Gilbert Marius

Marius Gilbert holds a permanent academic position with the Belgian Fonds National de la Recherche Scientifique since 2006, hosted at the ULB, and has an established track record of publications in invasion ecology and spatial epidemiology.  His Bibliography can be read here.  Five of his most important papers to this project are shown below in further detail:

Long-distance dispersal and human population density allow the prediction of invasive patterns in the horse chestnut leafminer Cameraria ohridella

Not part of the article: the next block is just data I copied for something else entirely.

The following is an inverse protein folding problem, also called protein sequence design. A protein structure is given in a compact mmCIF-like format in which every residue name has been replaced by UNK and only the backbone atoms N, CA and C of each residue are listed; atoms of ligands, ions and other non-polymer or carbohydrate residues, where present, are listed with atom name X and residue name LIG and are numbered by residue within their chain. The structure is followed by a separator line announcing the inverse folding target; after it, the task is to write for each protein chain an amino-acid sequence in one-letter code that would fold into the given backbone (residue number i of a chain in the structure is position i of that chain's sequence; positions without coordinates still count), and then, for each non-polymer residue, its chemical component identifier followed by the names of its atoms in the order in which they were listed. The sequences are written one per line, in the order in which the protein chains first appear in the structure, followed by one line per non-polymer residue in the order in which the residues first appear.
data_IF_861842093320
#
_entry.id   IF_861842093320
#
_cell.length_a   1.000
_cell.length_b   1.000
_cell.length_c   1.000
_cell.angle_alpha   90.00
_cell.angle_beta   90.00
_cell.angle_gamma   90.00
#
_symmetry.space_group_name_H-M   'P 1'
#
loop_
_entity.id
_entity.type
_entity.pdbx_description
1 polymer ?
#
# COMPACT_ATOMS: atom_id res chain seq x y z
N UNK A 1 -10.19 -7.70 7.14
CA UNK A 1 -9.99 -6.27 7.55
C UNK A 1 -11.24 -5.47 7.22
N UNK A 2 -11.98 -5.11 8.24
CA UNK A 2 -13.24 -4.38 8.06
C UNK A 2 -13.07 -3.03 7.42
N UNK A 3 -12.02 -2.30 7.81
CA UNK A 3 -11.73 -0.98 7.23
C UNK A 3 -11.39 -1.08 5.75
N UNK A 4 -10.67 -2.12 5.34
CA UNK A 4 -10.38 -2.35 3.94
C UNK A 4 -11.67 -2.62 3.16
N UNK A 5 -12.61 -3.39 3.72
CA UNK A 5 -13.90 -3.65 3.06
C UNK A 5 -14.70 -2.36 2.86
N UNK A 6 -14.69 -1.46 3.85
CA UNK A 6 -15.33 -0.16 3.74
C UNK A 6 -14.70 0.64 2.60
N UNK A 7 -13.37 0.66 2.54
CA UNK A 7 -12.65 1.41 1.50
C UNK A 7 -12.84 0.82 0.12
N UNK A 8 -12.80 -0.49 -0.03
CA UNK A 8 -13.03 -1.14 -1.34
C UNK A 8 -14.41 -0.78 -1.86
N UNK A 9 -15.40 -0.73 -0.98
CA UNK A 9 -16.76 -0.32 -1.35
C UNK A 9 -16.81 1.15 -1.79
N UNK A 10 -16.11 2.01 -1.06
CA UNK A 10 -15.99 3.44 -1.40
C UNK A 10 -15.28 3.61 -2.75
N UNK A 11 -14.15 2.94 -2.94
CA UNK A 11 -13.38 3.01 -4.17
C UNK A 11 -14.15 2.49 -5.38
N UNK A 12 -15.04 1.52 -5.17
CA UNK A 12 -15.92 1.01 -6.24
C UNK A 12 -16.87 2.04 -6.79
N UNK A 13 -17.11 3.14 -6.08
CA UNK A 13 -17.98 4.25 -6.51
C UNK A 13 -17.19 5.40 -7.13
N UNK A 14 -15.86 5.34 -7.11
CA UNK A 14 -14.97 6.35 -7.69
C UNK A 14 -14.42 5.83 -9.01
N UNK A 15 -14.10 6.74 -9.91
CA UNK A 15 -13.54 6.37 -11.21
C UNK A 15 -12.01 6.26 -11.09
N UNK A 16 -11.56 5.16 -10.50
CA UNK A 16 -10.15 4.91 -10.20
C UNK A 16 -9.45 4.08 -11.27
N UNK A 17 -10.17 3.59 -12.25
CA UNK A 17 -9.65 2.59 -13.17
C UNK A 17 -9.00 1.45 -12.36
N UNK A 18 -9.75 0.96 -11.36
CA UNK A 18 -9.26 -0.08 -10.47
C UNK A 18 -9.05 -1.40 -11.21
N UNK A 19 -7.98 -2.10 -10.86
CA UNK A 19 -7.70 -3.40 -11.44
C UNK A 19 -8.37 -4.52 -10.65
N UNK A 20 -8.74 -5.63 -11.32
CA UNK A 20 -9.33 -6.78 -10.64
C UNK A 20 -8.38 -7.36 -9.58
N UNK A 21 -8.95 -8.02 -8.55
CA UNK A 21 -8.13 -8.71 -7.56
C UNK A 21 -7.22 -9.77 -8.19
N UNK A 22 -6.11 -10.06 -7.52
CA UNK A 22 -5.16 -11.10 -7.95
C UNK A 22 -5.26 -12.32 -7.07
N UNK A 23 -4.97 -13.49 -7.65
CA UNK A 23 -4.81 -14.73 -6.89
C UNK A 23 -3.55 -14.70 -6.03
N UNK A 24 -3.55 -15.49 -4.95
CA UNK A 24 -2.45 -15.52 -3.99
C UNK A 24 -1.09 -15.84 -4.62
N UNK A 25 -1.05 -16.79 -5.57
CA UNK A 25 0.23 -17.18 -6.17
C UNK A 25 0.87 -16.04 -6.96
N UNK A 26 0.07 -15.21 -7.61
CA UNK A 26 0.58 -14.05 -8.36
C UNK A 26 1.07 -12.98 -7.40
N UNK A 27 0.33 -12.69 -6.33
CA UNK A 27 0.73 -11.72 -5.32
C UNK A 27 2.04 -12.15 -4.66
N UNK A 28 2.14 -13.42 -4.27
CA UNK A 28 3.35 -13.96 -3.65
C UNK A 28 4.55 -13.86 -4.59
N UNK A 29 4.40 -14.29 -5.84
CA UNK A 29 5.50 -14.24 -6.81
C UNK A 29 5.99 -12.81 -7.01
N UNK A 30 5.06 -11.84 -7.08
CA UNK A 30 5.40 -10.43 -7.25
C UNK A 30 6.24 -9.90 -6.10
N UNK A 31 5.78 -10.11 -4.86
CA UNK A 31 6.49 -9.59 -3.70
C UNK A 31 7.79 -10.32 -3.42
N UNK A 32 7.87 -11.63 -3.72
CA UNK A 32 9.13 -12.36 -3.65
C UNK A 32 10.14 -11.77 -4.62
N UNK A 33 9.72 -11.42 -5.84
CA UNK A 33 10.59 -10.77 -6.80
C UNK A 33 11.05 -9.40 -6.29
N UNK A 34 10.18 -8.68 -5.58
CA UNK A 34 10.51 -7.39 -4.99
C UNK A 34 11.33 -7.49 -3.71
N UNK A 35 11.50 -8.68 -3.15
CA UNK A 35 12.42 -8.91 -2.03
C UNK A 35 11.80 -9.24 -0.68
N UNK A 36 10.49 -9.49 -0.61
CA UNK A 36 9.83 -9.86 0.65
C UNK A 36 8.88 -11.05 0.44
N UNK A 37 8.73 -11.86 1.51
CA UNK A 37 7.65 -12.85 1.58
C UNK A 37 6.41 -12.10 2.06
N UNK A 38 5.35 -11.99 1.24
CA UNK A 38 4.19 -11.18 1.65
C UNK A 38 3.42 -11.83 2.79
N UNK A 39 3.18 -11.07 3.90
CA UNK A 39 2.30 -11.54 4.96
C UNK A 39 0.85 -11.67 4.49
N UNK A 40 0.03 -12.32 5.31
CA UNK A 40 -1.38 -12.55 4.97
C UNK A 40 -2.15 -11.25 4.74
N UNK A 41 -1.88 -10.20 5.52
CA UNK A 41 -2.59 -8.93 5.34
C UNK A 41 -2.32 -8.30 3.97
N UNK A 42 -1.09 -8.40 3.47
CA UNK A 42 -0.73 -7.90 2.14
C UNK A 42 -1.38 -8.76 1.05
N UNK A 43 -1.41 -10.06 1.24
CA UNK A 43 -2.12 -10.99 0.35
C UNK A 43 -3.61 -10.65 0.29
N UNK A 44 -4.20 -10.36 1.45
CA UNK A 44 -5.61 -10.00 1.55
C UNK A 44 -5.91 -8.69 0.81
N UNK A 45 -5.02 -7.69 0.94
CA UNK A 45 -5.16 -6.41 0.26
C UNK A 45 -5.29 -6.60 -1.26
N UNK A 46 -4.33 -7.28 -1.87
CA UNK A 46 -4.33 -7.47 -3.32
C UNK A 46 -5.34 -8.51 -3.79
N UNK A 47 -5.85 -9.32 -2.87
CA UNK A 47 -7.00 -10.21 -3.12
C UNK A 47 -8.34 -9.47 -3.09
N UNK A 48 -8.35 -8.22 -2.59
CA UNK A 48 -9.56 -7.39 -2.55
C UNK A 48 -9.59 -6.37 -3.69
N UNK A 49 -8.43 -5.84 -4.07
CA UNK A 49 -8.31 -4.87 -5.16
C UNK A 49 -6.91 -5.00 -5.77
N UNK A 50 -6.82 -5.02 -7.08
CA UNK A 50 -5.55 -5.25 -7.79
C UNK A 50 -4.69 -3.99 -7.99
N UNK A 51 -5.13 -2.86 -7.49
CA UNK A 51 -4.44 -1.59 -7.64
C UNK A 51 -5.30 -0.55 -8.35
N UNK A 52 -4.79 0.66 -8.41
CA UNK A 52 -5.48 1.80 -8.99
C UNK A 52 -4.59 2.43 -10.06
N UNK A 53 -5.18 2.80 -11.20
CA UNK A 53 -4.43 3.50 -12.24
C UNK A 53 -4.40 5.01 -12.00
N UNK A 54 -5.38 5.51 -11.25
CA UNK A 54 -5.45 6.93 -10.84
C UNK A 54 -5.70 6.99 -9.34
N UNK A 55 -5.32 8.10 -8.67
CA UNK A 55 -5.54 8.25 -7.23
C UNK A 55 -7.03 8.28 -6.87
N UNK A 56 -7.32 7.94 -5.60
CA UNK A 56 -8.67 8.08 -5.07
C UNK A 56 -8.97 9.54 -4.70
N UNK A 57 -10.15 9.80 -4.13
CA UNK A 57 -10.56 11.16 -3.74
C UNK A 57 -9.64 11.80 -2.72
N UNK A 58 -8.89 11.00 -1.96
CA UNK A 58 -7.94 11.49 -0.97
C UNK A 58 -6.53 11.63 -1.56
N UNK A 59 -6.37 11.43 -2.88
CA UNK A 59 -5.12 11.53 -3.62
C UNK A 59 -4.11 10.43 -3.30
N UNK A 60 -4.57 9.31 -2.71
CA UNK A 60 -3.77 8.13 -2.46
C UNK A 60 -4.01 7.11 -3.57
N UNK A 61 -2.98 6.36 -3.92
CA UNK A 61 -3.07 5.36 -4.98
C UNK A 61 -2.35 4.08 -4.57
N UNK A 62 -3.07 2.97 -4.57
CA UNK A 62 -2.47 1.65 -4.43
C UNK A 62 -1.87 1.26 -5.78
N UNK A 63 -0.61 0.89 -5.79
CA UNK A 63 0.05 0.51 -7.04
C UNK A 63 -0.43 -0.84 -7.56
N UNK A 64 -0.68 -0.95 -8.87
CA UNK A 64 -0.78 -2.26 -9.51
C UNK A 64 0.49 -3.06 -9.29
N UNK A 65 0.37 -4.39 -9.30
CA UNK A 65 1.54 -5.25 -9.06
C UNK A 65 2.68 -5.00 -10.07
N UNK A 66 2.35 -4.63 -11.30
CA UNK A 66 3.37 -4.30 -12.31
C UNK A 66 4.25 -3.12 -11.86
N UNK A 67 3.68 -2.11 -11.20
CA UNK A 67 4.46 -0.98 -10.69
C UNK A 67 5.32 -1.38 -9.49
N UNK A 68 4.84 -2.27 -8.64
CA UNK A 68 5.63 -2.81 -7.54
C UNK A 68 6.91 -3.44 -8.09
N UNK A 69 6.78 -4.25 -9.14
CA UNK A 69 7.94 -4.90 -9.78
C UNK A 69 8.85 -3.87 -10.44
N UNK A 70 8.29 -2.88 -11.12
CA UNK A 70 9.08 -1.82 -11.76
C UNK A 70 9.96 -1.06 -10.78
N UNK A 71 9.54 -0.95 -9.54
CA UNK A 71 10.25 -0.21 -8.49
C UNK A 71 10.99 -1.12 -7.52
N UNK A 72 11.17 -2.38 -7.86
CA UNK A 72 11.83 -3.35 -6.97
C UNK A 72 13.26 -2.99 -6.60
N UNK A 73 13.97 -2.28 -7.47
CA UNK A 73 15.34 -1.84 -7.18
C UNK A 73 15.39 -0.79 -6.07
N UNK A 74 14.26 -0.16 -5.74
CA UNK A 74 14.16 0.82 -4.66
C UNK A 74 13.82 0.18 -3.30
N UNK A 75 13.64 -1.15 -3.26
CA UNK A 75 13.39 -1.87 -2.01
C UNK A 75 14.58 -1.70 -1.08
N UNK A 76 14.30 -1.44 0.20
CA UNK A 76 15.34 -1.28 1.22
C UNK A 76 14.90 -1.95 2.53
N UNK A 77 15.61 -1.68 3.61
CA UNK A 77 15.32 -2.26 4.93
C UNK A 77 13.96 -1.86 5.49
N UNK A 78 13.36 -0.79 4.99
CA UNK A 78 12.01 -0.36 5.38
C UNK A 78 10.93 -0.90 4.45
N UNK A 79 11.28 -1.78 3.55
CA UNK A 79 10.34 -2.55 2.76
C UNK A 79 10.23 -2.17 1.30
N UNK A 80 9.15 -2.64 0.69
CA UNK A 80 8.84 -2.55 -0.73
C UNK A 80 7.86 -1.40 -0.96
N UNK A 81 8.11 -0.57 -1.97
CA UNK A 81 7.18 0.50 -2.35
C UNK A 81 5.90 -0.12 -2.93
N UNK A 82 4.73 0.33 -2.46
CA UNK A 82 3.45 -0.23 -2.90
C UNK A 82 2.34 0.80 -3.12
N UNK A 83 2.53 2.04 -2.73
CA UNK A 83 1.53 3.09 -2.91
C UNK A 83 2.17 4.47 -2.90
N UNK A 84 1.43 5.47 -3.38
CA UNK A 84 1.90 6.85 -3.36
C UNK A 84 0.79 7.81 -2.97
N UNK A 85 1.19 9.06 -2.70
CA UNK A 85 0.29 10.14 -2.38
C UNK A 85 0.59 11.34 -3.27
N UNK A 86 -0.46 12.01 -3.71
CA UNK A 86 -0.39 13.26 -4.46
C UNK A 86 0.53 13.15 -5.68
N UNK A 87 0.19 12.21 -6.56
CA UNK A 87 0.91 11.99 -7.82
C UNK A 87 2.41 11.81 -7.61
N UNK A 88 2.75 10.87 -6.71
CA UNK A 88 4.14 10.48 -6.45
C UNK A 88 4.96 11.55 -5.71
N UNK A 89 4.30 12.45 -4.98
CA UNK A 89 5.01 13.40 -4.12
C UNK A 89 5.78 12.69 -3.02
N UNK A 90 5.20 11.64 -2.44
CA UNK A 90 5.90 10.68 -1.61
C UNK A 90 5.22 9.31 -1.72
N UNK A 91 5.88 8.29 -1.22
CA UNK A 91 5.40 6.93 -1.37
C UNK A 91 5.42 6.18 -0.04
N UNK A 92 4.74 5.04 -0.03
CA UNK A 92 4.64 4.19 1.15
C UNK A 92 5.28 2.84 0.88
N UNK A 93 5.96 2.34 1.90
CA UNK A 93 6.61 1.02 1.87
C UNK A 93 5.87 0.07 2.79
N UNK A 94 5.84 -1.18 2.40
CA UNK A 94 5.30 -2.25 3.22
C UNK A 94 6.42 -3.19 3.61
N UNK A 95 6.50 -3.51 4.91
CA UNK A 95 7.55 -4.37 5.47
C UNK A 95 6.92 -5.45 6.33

1. After its initial discovery in Macedonia in 1985, during the last 19 years the leaf-miner moth Cameraria ohridella has invaded most of Central and Western Europe. The species, which causes aesthetic damage to horse chestnuts, is generally observed first in highly populated locations before colonizing the countryside. This pattern is consistent with a stratified dispersal process combining long-distance movements and local diffusion.
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